Scanning tunneling microscopy: a natural for electrochemistry I. Introduction In a few years since the pioneering work of G. Binnig and H. Rohrer, the scanning tunneling microscope (STM) has evolved into a powerful analytical instrument. STMs operating in vacuum have yielded useful detailed information on conductor and semiconductor surface reconstructions and even molecular and atomic adsorbates.
It is clear now that STMs can operate not only in vacuum, but also with the samples covered with electrolytes. Electrolytes, though ionic conductors, are insulators as far as electron flow is concerned. In means, that electron tunneling can also occur in electrolytes. The basic principles of scanning tunneling microscopy are simple. A very sharp tip, mounted on a piezoelectric 3-dimensional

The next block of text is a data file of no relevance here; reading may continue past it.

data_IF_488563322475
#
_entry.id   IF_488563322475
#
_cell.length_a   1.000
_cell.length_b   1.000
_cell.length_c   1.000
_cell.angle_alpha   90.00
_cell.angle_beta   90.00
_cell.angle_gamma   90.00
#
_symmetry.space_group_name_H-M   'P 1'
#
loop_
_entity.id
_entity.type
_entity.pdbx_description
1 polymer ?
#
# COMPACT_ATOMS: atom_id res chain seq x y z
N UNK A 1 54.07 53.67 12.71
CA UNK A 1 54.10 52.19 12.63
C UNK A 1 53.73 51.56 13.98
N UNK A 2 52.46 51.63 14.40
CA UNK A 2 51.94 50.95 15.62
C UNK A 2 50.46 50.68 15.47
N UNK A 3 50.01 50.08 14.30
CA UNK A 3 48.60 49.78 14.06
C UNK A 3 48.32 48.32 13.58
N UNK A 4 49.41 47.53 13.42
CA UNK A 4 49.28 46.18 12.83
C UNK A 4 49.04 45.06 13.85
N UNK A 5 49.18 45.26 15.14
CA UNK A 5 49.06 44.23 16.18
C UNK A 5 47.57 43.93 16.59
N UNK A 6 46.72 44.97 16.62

XYZ scanner, is positioned close enough to the surface of a sample for an electron tunneling current to flow between the tip and the surface. The tunneling current is the function of the gap between the tip and the surface. The whole system is controlled with a special computer program. As the tip scans over the surface, applying voltage to the XY parts of the scanner, it traces the contours as small as a fraction of an atomic diameter.
The feedback system applies voltage pulses to the Z part to keep the tunneling current constant. Thus, one scan of STM is just a plot of the voltage the feedback system applies to the Z part versus the voltage the scanning system applies to the x part. II. Theory STM is capable of giving images that appear to be simply topographs of surfaces.
This view is adequate in many cases, especially when the variations of Z height are large compared to the so called “characteristic height” which is the height of electronic “atmospheres” surrounding the tip and the sample. The key to the high resolution provided by STM is the rapid change of the tunneling current with distance between the tip and the surface. According to it, if the feedback system keeps the tunneling current constant within 10%, the distance